The contents of this website are mine personally and do not reflect any position of Elon University, the U.S. government, or the Peace Corps.

Wednesday, April 15, 2009

For my Christmas present (a mere two days before my accident), my parents sent me a "gift certificate" for a week in Crete, Greece, followed by a few days as tour guide around my town in Samokov.

When everything changed after a few hours of skiing, it became apparent that I would no longer be in Bulgaria when this spring vacation arrived. Instead of canceling the trip altogether, we decided to hold out and see if I would be feeling well enough to still travel.

After a few months of frustration and waiting with bated breath, we leave for two weeks TODAY!

I never even got to go back to my apartment after the accident, so I sure didn't get to say goodbye to anyone. If I manage to heal 100% and return to my post within the next 9 months or so to finish my service with the Peace Corps, then my parents will have gotten to meet some of my friends, coworkers and children over there, and if God has other plans and ushers me in another direction, then at least they will have gotten to see a little bit of what I was blessed with for 5 and a half months.

No matter what, this is going to be a relaxing vacation complete with some more healing and family time, and a great chance to play tour guide with my parents in a country I miss desperately.

Hopefully, though, I will be able to remember enough Bulgarian to help my non-Bulgarian speaking parents and non-English speaking friends communicate on some level!

Довиждане за сега!

Monday, April 13, 2009

Camp Project for NGO Svetlina (Samokov, Bulgaria)

Dear friends and family,

    First of all, I want to thank you for your fervent prayer and support as I continue to heal after my skiing accident in late December. It breaks my heart that my work in Bulgaria with the United States Peace Corps was brought to such an abrupt end, and my hope is that even if my path does not lead back to Association Svetlina in Samokov, Bulgaria within the next year, I can still find a way to be a source of encouragement for the children and my Bulgarian and Peace Corps friends there.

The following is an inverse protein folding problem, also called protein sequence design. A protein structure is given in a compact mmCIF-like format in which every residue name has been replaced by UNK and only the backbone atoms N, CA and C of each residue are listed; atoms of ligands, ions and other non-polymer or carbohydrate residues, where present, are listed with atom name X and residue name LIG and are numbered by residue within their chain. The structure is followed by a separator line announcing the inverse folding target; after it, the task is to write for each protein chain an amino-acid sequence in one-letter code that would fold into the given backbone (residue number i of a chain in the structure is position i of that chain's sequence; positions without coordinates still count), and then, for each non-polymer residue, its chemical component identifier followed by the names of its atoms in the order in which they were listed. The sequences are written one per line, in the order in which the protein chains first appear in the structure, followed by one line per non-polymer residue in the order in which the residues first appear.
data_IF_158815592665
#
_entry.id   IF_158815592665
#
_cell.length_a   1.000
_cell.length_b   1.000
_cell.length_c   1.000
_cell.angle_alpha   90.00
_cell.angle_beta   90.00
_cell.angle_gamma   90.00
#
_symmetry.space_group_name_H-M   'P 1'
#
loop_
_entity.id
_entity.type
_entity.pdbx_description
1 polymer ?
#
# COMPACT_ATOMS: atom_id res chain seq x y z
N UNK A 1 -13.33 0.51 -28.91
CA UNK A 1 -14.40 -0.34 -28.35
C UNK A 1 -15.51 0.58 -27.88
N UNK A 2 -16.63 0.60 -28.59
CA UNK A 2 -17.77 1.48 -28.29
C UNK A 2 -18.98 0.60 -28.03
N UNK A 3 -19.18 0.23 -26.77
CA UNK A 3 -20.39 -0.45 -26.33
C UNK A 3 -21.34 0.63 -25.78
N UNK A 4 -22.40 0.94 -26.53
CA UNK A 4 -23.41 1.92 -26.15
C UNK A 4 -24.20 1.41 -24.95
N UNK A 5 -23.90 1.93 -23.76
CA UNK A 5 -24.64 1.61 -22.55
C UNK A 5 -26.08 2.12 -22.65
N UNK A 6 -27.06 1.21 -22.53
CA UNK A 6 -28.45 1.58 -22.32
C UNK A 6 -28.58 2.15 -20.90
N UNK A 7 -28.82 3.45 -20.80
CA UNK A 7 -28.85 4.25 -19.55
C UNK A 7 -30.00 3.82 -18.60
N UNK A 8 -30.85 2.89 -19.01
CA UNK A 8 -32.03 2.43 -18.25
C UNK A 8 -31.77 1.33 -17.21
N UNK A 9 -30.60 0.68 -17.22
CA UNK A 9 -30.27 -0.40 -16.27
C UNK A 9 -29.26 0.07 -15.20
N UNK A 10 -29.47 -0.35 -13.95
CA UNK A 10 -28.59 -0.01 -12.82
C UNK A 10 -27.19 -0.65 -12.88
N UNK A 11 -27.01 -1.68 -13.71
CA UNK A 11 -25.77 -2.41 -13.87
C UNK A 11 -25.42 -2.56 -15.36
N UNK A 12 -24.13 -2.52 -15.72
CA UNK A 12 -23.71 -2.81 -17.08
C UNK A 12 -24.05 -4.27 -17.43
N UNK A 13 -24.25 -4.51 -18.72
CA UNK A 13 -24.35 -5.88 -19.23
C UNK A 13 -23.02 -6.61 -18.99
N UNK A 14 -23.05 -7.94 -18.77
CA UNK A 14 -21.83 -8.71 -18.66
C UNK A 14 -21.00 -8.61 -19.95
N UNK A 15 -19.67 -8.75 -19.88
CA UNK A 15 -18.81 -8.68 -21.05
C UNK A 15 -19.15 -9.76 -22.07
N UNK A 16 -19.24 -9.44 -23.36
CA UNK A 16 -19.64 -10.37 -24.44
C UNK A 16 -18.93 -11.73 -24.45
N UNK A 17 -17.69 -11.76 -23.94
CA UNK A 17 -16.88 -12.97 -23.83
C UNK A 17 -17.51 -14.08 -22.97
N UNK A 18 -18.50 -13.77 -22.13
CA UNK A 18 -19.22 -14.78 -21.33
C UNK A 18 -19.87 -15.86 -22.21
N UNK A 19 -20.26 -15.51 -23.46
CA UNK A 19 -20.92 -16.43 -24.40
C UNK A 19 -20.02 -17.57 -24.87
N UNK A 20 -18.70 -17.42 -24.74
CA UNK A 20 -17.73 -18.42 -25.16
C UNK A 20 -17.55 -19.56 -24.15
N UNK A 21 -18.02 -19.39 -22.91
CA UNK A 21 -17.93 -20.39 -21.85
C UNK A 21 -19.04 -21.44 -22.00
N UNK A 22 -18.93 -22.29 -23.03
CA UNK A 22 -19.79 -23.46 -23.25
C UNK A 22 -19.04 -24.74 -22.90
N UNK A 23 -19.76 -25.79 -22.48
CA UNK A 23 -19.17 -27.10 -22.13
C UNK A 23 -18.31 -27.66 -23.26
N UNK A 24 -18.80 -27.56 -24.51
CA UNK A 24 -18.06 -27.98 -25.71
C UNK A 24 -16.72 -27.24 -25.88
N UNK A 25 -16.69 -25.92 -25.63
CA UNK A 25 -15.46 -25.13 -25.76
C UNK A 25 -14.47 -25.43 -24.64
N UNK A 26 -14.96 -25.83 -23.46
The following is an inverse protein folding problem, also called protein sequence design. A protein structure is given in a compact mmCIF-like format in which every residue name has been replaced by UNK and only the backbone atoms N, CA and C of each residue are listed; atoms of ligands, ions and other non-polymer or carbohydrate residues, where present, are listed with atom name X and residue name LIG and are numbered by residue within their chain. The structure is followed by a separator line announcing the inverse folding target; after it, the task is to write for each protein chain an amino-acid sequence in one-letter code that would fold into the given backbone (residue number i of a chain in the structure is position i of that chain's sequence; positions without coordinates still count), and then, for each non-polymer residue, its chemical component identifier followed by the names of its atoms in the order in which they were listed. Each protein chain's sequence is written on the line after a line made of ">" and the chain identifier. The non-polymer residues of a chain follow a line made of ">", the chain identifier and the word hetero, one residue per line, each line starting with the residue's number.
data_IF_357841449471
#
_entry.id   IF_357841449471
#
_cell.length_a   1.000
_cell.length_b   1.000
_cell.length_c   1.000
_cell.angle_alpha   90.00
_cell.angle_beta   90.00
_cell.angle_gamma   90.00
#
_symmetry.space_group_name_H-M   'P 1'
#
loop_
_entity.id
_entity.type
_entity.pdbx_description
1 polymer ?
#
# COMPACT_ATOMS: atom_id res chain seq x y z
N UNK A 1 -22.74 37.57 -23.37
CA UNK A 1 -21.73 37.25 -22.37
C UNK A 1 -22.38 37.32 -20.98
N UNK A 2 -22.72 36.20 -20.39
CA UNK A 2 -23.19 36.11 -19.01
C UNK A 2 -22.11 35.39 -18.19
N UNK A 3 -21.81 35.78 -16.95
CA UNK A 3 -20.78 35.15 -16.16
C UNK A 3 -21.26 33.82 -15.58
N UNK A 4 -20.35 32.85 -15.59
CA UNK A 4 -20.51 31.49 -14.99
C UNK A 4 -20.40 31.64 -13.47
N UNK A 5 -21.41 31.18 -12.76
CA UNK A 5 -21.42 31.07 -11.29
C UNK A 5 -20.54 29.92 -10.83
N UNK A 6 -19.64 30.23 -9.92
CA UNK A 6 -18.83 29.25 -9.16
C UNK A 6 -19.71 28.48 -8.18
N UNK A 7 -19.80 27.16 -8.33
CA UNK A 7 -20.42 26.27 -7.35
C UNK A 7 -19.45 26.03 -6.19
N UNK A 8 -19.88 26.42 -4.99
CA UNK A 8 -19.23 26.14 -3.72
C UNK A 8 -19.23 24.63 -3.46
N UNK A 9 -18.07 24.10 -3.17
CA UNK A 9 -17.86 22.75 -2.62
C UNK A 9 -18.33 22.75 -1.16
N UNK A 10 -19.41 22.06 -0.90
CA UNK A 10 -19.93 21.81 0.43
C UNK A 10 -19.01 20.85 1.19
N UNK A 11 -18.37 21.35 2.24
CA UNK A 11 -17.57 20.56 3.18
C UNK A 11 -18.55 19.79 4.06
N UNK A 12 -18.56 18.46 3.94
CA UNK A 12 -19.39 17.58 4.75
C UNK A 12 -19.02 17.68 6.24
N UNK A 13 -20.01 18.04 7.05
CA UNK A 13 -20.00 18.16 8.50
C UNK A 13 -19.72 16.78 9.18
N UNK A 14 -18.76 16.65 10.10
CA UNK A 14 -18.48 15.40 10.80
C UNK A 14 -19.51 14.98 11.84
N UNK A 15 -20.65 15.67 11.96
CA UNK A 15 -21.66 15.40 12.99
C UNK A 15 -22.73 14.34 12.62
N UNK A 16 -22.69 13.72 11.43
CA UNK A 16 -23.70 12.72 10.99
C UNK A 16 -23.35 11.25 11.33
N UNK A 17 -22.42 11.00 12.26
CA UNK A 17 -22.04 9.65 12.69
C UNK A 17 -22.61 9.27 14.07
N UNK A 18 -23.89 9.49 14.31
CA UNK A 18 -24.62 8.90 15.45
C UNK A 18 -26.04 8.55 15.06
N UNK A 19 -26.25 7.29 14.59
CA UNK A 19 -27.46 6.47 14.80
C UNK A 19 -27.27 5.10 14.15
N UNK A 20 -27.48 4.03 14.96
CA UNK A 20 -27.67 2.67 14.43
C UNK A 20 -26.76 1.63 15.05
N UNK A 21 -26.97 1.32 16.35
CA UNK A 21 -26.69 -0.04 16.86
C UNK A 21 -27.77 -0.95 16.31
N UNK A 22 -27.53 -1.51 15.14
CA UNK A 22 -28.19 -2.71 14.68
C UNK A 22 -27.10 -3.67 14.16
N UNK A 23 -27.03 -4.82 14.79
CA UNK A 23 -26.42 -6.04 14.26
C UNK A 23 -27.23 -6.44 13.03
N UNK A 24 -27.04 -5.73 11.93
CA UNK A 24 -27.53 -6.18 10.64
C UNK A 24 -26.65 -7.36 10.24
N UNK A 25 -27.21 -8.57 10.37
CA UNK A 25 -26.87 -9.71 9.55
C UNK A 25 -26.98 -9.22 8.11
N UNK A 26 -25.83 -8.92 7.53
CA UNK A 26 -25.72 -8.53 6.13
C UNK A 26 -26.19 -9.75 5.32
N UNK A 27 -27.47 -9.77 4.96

During my short time in the small Eastern European country of Bulgaria, I served as a youth development volunteer and focused on efforts of integration and empowerment among underrepresented youth from high-risk environments. More specifically, I was hosted by a progressive non-governmental organization run by two Bulgarian women with a heart for Roma/Gypsy youth. Each day after school, we lead English, art, and Bulgarian lessons, environmental appreciation activities, game days, and sporting endeavors. Many of the Roma youth drop out of school by the time they reach high school, and marry and start a family soon thereafter, and Association Svetlina encourages academic and social achievement while still aiming to preserve Roma culture.

    My biggest concern after my accident was that the staff at my organization would be unable, due to language barriers, to write the grant to receive funding for our yearly summer camp. "Camp Together We Can Do More," is run entirely by Association Svetlina, and breaches cultural road blocks by inviting equal numbers of Bulgarian and Roma youth to work, learn, and play together for ten days on the Black Sea. Summer camp is a relatively new idea in Bulgaria, not to mention the concept of integrating youths from both ethnic backgrounds is essentially unheard of, and I was greatly anticipating the opportunity to watch the walls of ethnic tension continue to crumble. Another volunteer from a neighboring village in Bulgaria had helped with Association Svetlina's summer camp last year, and she volunteered to assist with the grant writing process when I became unable.